Doug Sears Reports on the State of Swiss - German Relations
I know, I know . . . it's a stereotype. But it's one the Swiss reinforce by frequently running stories or photographs about cows. A couple of years ago I stumbled on the cow-fighting festival in Aproz. This past week the NZZ (Neue Zuercher Zeitung) had a photo of the cow, Yvonne, in its "Impressionen: Die Welt in Bildern" ("The World in Pictures") section. Yvonne had escaped human supervision and been on the lam for four months--finally succumbing to a tranquilizer dart and animal handlers. So normal is it to find some sort of feature about cows in Swiss news that I jumped to the conclusion that the cow was Swiss. But no, Yvonne was an Austrian cow which had been sold to a German who planned to extract some milk and then . . . well . . . you know. It turns that Yvonne's (self-interested) escape was quite newsworthy. She was the subject of much social network chatter and has her own Wikipedia entry. And she was deemed newsworthy by the photo editors at the NZZ. My guess is she was heading for Switzerland as a bovine asylum-seeker.
Speaking of Germany, a particularly intriguing series on SF.TV is called "Gruezi Deutschland." The moderator (or host), Frank Baumann, ambles through Germany with a crew, walking up to people on the street saying, "Gruezi [the Swiss German 'hello'] followed by "I'm from Switzerland." Some walk away and others engage. Baumann affably and disarmingly eases into what turns into an interview, with compliments about how nice people in Germany have been. Sometimes he lets people talk--the street piano player in Berlin fulminated that one woman in the apartments above his location loved his playing while another routinely called the cops. "Ein verdammter Zwist" observed Baumann sagely. ("A damn conflict") The street musician responded sadly with "es ist ein Dilemma." Baumann in his reports and interviews found the raw points of German history and politics. He kept hearing that it was too expensive and impractical to have children, although a genial couple he encountered in Munich disagreed heartily. Germans in the former GDR he spoke with generally lauded or accepted the changes but lamented the loss of social cohesion--one gentleman in Dresden said that Germany had grown colder. Perhaps the most interesting interview was Baumann's brief interview with an astonishingly testy and impatient Chancellor Merkel, conducted in Stralsund. The Chancellor seemed inexplicably badly briefed about what she was doing with Baumann and quite put off by his approach asking, at one point (more or less), "when does the interview start?" He explained that they were in the middle. In a visit to the town of Prora on the Baltic island Rugen, Baumann picked up all the threads of recent German history. Prora is where Hitler built what was intended to be a seaside resort for workers--a vast 5 kilometer long barracks-like monolith. World War II brought construction to a halt. The vast hideous construction housed Soviet troops and there have been half-hearted efforts to find a use for it. Baumann found an eccentric, disheveled artist occupying some of the space, making bright-colored geometric paintings, for which he had elaborate explanations. A German couple Baumann encountered outside the complex happily explained why it was important that the renewal of the eastern part of Germany be subsidized. (And they were from the wealthier west.)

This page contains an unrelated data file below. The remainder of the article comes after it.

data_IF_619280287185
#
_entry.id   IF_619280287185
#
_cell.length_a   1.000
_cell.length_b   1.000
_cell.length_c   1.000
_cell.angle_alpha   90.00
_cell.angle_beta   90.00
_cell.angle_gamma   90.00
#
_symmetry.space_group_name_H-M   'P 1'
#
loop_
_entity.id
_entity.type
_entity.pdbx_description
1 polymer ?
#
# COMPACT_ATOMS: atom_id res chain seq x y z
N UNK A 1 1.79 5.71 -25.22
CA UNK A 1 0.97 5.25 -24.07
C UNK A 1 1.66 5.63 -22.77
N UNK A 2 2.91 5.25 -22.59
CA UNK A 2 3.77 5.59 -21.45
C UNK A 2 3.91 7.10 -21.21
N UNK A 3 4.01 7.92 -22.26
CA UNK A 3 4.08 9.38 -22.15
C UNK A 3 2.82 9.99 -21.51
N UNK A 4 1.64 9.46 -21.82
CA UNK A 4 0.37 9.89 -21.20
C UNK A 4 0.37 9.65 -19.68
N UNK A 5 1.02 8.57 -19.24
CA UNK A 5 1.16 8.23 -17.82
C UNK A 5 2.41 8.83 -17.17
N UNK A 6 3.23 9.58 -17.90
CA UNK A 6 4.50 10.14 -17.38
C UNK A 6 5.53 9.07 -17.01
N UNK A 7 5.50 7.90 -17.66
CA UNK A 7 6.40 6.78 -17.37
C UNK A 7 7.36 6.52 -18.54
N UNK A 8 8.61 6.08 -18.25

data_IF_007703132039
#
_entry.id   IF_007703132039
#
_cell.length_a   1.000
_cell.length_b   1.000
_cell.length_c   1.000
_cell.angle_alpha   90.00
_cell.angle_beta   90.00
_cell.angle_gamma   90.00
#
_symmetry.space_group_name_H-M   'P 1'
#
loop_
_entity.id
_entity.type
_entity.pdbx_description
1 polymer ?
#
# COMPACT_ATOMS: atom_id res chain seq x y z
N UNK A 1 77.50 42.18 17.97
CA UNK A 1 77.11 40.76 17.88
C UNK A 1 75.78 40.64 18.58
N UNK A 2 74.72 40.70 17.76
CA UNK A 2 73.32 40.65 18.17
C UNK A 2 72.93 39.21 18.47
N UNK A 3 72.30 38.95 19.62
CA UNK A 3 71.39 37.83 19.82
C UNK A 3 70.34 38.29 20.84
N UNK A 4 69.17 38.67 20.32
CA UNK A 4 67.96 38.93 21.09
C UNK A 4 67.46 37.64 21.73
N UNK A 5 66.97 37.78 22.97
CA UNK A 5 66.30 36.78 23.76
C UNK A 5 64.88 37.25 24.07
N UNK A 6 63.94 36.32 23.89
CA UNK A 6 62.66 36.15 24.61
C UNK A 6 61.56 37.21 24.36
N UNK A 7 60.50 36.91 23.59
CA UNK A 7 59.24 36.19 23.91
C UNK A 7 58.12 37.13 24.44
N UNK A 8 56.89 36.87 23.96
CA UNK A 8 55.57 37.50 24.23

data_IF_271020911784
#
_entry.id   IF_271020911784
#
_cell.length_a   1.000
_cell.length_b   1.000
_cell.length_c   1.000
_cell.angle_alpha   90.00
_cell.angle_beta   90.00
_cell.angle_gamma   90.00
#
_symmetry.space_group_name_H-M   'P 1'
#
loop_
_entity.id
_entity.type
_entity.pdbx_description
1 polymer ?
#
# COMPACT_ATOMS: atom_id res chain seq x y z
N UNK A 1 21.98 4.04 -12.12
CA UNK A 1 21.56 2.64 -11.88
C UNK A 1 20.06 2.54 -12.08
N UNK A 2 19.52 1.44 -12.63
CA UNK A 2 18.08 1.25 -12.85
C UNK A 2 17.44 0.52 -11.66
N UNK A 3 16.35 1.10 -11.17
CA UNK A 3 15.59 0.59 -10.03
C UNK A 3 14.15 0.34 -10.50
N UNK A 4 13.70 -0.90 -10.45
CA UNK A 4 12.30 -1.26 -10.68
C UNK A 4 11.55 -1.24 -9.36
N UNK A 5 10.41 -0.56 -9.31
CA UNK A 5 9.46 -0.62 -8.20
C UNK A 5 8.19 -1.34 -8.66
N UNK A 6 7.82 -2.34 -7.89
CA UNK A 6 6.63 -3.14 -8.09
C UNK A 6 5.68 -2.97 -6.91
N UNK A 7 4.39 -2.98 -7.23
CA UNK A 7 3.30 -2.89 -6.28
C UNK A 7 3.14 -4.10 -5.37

Striking in all this (at least to me) is the profound differences between the histories and cultures of Germany and Switzerland. A German journalist making the same sojourn across Switzerland would, of course, find no brooding, empty structures. And the conversations would be quite different. (When Baumann somewhat coyly mentioned to the Chancellor that a lot of Germans emigrate to Switzerland to find work, her eyes narrowed perceptibly and she coolly allowed that there were good opportunities in Germany. I tried to envision the response of Calmy-Rey or Doris Leuthard to the obverse of that question--probably more diplomatic and less defensive.) I fear that the German version of Baumann would find Switzerland a bit undramatic. Which is a good thing, but probably explains why Swiss TV has so many excellent features on exotic and unstable places.